Fake things can still be beautiful things. And proof of that statement can be found in today's 1971 Buick GSX "clone." There were only 124 genuine GSX 455's built in 1971 and it's doubtful that any of them are hanging out behind a strip mall on a chilly Calgary afternoon. But none of that matters when you look at it. That gentlemanly yet muscular shape is flattering no matter what its true pedigree is.
While it wears proud GSX badging, this car is missing the GSX's hood tach and side stripes and features incorrect headlight bezels. In all likelihood this car is a GS 350 that's been boosted to artificial GSX status. But a Buick 350 has the same external dimensions as a 455 and they both have a lovely burble so who would ever know? A real GSX can be seen for comparison in all it's striped and spoilered glory here.
We'll continue to refer to this one as a real GSX as an excuse to discuss one of the baddest muscle cars of all time. In 1970, when the GSX was in it's high-compression Stage 1 fighting prime it's monstrous 455 V8 kicked out a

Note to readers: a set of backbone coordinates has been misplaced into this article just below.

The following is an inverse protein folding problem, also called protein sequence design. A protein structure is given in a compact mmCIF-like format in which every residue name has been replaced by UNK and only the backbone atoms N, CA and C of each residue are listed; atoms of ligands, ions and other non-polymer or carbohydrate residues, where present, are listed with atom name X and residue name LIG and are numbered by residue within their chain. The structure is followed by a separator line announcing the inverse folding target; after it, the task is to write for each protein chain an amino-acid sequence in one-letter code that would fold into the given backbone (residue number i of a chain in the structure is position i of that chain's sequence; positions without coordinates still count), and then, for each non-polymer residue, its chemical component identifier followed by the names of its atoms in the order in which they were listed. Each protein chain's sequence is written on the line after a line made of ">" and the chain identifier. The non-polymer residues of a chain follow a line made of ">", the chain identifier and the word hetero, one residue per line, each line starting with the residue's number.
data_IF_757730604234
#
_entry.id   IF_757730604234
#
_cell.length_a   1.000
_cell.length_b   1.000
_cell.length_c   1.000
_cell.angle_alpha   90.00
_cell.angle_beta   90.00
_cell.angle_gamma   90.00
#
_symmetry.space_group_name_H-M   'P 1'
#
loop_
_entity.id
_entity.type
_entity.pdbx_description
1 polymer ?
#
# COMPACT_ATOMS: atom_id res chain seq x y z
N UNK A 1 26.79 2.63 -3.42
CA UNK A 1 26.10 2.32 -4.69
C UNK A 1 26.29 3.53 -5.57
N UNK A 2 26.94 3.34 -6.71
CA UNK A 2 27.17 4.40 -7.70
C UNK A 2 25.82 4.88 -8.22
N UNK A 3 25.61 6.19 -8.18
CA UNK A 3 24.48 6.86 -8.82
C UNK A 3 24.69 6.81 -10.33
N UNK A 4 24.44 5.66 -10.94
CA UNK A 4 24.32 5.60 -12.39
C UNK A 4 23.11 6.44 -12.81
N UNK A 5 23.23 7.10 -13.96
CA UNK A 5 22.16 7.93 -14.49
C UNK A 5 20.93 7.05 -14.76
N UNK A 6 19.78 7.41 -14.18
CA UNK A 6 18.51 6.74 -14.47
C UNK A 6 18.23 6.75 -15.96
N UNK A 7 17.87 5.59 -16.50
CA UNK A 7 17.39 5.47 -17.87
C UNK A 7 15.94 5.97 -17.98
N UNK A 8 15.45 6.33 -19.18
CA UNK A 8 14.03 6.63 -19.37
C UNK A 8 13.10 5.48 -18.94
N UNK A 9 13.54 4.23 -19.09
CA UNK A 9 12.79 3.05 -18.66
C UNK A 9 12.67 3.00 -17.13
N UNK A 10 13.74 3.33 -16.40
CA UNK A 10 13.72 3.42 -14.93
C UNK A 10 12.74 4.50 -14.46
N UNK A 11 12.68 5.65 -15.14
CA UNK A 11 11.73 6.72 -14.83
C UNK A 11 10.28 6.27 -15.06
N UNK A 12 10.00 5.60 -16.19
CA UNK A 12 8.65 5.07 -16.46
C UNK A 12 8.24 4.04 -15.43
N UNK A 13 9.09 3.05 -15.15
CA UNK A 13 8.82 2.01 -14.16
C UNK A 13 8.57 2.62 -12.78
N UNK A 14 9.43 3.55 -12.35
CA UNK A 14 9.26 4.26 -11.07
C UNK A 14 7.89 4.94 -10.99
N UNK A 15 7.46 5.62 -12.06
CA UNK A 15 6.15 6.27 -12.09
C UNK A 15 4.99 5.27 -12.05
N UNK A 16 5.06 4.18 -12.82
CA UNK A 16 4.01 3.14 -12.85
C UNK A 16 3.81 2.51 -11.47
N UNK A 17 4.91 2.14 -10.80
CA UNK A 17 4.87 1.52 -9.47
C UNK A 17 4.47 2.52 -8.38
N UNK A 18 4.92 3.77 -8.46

hilariously underrated conservative 360 horsepower and a daunting 510 lb/ft of torque. For comparison, the vaunted 426 Hemi only made 480 lb/ft.
By 1971, lower compression had somewhat diminished the output of the mighty 455. The standard 455 put out 315 horsepower and the higher strung Stage 1 still made 345. As always, it was the earth-moving torque rather than all out horsepower that made these Buicks so lethal.
The GS and even the wilder GSX were marketed as "gentleman's muscle cars" during the height of the muscle car wars. They were certainly more refined and restrained than the crude, street brawling 'Cuda and Chevelle. But the reason that they're special, is that they were every bit as quick as any of the big-block straight line missiles out there. A limited edition indeed.